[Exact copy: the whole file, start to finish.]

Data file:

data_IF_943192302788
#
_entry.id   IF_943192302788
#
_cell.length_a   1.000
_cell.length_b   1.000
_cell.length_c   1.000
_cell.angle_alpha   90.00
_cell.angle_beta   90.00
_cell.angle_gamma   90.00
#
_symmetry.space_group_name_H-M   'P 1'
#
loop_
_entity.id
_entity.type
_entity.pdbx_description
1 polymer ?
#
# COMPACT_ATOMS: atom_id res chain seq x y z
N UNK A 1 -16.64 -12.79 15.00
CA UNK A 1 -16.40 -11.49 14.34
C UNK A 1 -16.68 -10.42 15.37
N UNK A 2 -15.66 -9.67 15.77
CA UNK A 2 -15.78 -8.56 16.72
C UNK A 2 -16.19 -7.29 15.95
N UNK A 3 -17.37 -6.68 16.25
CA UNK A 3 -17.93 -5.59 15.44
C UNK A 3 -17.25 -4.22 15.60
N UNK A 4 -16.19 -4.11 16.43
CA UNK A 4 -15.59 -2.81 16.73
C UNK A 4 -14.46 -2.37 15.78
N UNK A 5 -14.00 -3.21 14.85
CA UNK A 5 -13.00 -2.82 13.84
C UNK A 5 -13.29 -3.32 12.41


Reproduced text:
data_IF_943192302788
#
_entry.id   IF_943192302788
#
_cell.length_a   1.000
_cell.length_b   1.000
_cell.length_c   1.000
_cell.angle_alpha   90.00
_cell.angle_beta   90.00
_cell.angle_gamma   90.00
#
_symmetry.space_group_name_H-M   'P 1'
#
loop_
_entity.id
_entity.type
_entity.pdbx_description
1 polymer ?
#
# COMPACT_ATOMS: atom_id res chain seq x y z
N UNK A 1 -16.64 -12.79 15.00
CA UNK A 1 -16.40 -11.49 14.34
C UNK A 1 -16.68 -10.42 15.37
N UNK A 2 -15.66 -9.67 15.77
CA UNK A 2 -15.78 -8.56 16.72
C UNK A 2 -16.19 -7.29 15.95
N UNK A 3 -17.37 -6.68 16.25
CA UNK A 3 -17.93 -5.59 15.44
C UNK A 3 -17.25 -4.22 15.60
N UNK A 4 -16.19 -4.11 16.43
CA UNK A 4 -15.59 -2.81 16.73
C UNK A 4 -14.46 -2.37 15.78
N UNK A 5 -14.00 -3.21 14.85
CA UNK A 5 -13.00 -2.82 13.84
C UNK A 5 -13.29 -3.32 12.41